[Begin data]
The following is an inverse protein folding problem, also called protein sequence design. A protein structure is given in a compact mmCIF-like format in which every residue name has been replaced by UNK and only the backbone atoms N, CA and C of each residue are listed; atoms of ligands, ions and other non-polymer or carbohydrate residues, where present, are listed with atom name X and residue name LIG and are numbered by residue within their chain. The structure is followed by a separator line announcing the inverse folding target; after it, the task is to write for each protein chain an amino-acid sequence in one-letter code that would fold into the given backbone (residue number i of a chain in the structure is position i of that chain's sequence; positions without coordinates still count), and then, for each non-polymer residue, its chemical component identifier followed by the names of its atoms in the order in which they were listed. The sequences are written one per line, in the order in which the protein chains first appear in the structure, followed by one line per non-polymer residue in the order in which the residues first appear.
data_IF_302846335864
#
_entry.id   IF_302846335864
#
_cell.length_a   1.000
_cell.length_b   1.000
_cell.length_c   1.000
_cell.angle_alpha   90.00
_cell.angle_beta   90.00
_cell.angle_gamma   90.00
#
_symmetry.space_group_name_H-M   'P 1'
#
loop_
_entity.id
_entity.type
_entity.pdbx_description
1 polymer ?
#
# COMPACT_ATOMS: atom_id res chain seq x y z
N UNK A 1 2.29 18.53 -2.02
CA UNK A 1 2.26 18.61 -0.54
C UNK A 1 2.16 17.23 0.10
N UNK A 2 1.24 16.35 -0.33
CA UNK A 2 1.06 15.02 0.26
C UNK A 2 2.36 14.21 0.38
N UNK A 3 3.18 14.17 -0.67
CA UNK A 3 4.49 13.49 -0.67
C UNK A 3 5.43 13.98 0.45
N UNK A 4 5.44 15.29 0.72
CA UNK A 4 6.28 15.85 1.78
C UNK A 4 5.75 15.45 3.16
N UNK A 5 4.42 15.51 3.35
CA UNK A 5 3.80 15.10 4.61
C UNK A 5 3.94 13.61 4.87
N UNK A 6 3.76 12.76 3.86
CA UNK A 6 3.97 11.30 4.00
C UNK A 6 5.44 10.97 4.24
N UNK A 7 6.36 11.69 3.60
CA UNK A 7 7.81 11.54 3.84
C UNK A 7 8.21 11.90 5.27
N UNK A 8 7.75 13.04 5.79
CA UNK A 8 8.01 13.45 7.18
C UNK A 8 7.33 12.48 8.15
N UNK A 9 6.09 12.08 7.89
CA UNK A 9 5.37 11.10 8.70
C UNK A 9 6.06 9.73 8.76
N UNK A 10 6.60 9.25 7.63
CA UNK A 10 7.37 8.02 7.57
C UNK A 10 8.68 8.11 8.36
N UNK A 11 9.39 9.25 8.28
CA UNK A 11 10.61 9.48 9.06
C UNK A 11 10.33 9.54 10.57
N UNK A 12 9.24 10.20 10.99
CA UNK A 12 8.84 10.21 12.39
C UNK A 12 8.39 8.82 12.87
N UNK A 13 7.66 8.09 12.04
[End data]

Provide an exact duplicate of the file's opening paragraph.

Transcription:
The following is an inverse protein folding problem, also called protein sequence design. A protein structure is given in a compact mmCIF-like format in which every residue name has been replaced by UNK and only the backbone atoms N, CA and C of each residue are listed; atoms of ligands, ions and other non-polymer or carbohydrate residues, where present, are listed with atom name X and residue name LIG and are numbered by residue within their chain. The structure is followed by a separator line announcing the inverse folding target; after it, the task is to write for each protein chain an amino-acid sequence in one-letter code that would fold into the given backbone (residue number i of a chain in the structure is position i of that chain's sequence; positions without coordinates still count), and then, for each non-polymer residue, its chemical component identifier followed by the names of its atoms in the order in which they were listed. The sequences are written one per line, in the order in which the protein chains first appear in the structure, followed by one line per non-polymer residue in the order in which the residues first appear.